FEDERAL WAY, Wash. Parents upset about a novel with sexual content have spurred Federal Way’s school superintendent to remove the book from the ninth-grade reading list.
Superintendent Tom Murphy also decided all reading lists must be submitted to the school board for approval, and parents must be notified this summer about books to be read in secondary schools next fall.
The flap started when 15-year-old Brandon Jerome found sexual references in Balzac and the Little Chinese Seamstress, and showed them to his mother in March, The News Tribune of Tacoma reported May 10.
The 184-page novel by Dai Sijie, which includes a passage about a virgin having sex, is a story of two youths who find a suitcase full of banned books during China’s Cultural Revolution. The 2000 novel was a best seller in France.
Brandon told his mother, Lori Bridges, that a student drew an explicit picture of a boy and girl having sex as part of a class drawing exercise on the book. He attends Todd Beamer High School, one of 36 schools in the 22,000-student suburban district midway between Seattle and Tacoma.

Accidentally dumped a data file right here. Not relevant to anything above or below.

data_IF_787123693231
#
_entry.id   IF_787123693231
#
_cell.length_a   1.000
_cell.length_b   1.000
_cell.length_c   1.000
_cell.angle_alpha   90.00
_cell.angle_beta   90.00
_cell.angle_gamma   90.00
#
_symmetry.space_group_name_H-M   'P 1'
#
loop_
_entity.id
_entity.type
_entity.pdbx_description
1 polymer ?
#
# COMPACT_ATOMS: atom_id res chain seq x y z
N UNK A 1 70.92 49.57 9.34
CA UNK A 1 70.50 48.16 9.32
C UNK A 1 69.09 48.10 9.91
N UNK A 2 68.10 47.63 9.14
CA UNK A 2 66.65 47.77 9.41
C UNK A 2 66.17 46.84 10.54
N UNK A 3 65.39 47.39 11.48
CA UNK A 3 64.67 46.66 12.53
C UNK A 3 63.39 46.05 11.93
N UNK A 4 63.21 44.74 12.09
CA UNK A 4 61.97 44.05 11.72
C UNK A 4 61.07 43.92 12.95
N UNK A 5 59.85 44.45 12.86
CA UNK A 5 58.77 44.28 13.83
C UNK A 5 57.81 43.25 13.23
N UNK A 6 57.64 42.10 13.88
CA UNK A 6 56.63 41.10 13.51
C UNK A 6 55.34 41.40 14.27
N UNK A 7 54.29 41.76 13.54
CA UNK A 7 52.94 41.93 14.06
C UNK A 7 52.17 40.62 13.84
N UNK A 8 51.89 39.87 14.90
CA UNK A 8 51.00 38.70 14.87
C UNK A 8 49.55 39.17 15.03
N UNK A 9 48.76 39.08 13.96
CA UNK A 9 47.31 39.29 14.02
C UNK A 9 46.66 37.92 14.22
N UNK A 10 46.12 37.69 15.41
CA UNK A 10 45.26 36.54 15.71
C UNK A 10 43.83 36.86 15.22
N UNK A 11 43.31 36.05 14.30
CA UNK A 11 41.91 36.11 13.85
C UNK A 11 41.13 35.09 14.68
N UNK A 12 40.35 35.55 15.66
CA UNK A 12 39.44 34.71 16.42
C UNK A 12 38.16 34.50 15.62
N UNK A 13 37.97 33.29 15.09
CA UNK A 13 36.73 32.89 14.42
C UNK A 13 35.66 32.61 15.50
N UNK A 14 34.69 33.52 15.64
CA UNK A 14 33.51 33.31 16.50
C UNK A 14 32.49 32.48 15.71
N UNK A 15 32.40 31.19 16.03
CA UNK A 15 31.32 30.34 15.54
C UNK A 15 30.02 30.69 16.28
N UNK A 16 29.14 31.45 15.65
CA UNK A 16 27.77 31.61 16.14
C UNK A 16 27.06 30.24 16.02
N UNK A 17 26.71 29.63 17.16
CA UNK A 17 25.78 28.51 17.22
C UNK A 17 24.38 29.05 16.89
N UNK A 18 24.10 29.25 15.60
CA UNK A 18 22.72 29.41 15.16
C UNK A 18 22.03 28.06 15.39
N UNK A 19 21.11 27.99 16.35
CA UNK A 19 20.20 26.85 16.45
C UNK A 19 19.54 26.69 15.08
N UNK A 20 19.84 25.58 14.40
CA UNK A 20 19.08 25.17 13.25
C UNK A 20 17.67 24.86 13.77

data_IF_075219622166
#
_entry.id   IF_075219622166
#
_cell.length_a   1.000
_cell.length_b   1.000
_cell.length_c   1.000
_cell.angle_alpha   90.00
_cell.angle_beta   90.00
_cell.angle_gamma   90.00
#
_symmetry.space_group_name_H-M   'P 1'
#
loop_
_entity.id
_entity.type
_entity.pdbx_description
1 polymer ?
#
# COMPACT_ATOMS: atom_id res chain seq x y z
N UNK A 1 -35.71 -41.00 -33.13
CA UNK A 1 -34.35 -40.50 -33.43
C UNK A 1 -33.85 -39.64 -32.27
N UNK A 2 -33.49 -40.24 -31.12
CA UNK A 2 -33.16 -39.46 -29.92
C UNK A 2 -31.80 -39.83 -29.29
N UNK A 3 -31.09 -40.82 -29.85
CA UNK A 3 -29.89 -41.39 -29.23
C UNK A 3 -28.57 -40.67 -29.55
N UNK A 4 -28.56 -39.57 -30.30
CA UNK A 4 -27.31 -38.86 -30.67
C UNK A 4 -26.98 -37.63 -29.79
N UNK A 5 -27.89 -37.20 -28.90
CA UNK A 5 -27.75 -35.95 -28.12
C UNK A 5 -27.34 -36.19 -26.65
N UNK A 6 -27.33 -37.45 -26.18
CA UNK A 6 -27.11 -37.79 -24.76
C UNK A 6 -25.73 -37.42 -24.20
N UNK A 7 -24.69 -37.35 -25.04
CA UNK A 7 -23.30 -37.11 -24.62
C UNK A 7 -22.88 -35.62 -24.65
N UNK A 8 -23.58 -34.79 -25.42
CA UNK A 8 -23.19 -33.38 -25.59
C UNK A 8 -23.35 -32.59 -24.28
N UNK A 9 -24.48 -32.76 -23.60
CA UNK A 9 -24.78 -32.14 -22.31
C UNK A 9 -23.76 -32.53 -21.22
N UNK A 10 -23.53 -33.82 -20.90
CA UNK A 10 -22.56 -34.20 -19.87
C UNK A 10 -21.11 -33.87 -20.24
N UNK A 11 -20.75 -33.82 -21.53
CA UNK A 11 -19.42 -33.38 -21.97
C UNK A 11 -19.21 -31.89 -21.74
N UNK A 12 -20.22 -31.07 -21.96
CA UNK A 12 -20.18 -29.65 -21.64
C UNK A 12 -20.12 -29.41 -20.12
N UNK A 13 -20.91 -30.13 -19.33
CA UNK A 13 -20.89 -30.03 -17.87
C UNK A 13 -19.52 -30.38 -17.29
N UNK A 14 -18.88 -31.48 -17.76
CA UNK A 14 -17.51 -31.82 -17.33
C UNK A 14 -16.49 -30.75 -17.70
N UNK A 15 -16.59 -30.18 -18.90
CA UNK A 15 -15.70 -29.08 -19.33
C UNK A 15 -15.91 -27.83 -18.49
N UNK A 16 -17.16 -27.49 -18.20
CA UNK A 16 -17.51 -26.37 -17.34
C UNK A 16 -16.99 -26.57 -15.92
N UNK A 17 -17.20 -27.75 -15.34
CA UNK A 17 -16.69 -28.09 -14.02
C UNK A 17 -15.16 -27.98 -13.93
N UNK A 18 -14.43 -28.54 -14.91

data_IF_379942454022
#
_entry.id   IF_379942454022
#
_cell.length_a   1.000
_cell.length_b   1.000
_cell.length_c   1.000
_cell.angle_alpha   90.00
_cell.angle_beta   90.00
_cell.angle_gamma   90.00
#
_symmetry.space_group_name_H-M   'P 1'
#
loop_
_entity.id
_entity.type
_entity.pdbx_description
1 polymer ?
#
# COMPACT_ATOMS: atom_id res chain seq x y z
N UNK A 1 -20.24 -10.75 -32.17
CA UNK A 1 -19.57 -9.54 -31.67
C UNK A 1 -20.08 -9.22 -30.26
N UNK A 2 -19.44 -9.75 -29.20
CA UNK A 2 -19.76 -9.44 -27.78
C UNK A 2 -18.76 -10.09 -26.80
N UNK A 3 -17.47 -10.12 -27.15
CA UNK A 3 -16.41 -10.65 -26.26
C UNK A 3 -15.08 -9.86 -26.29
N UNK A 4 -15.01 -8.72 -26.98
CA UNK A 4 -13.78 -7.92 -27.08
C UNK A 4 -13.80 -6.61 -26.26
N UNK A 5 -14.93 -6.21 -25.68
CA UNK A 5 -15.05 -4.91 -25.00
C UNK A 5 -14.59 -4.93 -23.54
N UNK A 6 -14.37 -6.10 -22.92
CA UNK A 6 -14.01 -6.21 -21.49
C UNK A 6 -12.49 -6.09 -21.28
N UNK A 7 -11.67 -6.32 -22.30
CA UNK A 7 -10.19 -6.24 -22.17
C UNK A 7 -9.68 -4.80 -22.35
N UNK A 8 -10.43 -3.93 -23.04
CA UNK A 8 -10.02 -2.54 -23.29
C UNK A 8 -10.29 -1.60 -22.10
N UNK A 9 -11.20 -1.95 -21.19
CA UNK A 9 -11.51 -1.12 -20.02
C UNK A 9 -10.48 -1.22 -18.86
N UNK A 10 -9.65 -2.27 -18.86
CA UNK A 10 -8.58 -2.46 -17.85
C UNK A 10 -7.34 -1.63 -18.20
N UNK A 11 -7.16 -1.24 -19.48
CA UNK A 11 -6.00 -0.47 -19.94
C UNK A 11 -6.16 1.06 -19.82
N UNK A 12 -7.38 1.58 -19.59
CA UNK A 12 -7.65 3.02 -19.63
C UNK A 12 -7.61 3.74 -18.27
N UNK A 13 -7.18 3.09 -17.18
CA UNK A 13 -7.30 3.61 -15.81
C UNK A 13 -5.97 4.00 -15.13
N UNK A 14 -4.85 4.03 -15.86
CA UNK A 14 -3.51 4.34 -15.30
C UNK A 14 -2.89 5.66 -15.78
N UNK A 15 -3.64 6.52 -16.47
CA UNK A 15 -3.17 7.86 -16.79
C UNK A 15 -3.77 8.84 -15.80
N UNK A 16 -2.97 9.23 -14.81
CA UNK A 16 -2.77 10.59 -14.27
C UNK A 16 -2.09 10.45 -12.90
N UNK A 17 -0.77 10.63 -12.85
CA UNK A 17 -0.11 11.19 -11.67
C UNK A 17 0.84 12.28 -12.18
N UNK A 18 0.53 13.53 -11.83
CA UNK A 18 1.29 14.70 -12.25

English teacher Vince Halloran, whose class read the book, said it had been approved and none of the students’ drawings was explicit.
Bridges believes the novel isn’t a bad book but is inappropriate for high school students. “I think it’s too mature. I think it embarrasses kids,” she said.
She and five others presented petitions signed by 32 parents asking the Federal Way School Board to ban the book.
In an April 23 letter, Murphy removed the book from district ninth grade reading lists. He read the novel twice and said he found “many valuable literary elements.”
“However, I have reservations that many students at the ninth-grade level possess the maturity and life experiences to correctly interpret the few sensitive scenes depicted in the novel without resorting to behaviors that demean the intent of the novel,” he wrote.
Diane Turner, a spokeswoman for Federal Way Public Schools, said May 10 that the Balzac novel is being reconsidered by the curriculum committee. It may be found appropriate for older students, she said.
Turner said the book has not been banned from school libraries.
“The viewpoint that the book is inappropriate does not represent any kind of consensus,” said Halloran, the teacher.
A committee of educators and parents had commended the novel for its “unique depiction of history, artistic merit, sensitive treatment of sexual content, and accessibility to teen readers.”
The novel was written by a filmmaker and author who was born in China and now lives in France. Its back cover describes it as a tale about “the magic of reading and the wonder of romantic awakening.”